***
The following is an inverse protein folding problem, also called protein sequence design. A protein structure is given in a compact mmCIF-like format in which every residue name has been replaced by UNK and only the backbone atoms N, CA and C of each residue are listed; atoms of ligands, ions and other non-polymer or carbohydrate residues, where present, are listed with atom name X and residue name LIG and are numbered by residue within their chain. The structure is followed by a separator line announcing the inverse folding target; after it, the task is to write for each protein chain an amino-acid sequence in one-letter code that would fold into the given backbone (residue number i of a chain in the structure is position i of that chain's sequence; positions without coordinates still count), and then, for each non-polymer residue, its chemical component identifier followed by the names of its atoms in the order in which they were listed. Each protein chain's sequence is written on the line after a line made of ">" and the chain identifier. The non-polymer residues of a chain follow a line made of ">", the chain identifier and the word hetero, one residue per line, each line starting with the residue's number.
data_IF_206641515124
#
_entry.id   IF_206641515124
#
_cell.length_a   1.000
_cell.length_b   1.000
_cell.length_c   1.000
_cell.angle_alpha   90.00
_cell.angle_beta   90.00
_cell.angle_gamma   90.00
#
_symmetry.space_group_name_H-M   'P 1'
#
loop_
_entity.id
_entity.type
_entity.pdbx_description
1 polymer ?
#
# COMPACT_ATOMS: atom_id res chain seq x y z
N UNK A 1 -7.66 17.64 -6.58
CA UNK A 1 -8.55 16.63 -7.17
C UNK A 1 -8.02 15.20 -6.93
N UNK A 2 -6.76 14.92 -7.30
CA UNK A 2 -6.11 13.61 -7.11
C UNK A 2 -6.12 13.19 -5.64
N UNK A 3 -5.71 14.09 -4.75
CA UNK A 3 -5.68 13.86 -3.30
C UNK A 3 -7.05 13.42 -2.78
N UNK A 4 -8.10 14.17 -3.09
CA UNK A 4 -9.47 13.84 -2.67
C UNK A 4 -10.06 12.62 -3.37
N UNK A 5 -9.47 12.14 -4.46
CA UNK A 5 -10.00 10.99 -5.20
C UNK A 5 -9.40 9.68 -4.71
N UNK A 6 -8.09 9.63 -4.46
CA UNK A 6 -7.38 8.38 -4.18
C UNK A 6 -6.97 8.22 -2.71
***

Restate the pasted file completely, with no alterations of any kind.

The following is an inverse protein folding problem, also called protein sequence design. A protein structure is given in a compact mmCIF-like format in which every residue name has been replaced by UNK and only the backbone atoms N, CA and C of each residue are listed; atoms of ligands, ions and other non-polymer or carbohydrate residues, where present, are listed with atom name X and residue name LIG and are numbered by residue within their chain. The structure is followed by a separator line announcing the inverse folding target; after it, the task is to write for each protein chain an amino-acid sequence in one-letter code that would fold into the given backbone (residue number i of a chain in the structure is position i of that chain's sequence; positions without coordinates still count), and then, for each non-polymer residue, its chemical component identifier followed by the names of its atoms in the order in which they were listed. Each protein chain's sequence is written on the line after a line made of ">" and the chain identifier. The non-polymer residues of a chain follow a line made of ">", the chain identifier and the word hetero, one residue per line, each line starting with the residue's number.
data_IF_206641515124
#
_entry.id   IF_206641515124
#
_cell.length_a   1.000
_cell.length_b   1.000
_cell.length_c   1.000
_cell.angle_alpha   90.00
_cell.angle_beta   90.00
_cell.angle_gamma   90.00
#
_symmetry.space_group_name_H-M   'P 1'
#
loop_
_entity.id
_entity.type
_entity.pdbx_description
1 polymer ?
#
# COMPACT_ATOMS: atom_id res chain seq x y z
N UNK A 1 -7.66 17.64 -6.58
CA UNK A 1 -8.55 16.63 -7.17
C UNK A 1 -8.02 15.20 -6.93
N UNK A 2 -6.76 14.92 -7.30
CA UNK A 2 -6.11 13.61 -7.11
C UNK A 2 -6.12 13.19 -5.64
N UNK A 3 -5.71 14.09 -4.75
CA UNK A 3 -5.68 13.86 -3.30
C UNK A 3 -7.05 13.42 -2.78
N UNK A 4 -8.10 14.17 -3.09
CA UNK A 4 -9.47 13.84 -2.67
C UNK A 4 -10.06 12.62 -3.37
N UNK A 5 -9.47 12.14 -4.46
CA UNK A 5 -10.00 10.99 -5.20
C UNK A 5 -9.40 9.68 -4.71
N UNK A 6 -8.09 9.63 -4.46
CA UNK A 6 -7.38 8.38 -4.18
C UNK A 6 -6.97 8.22 -2.71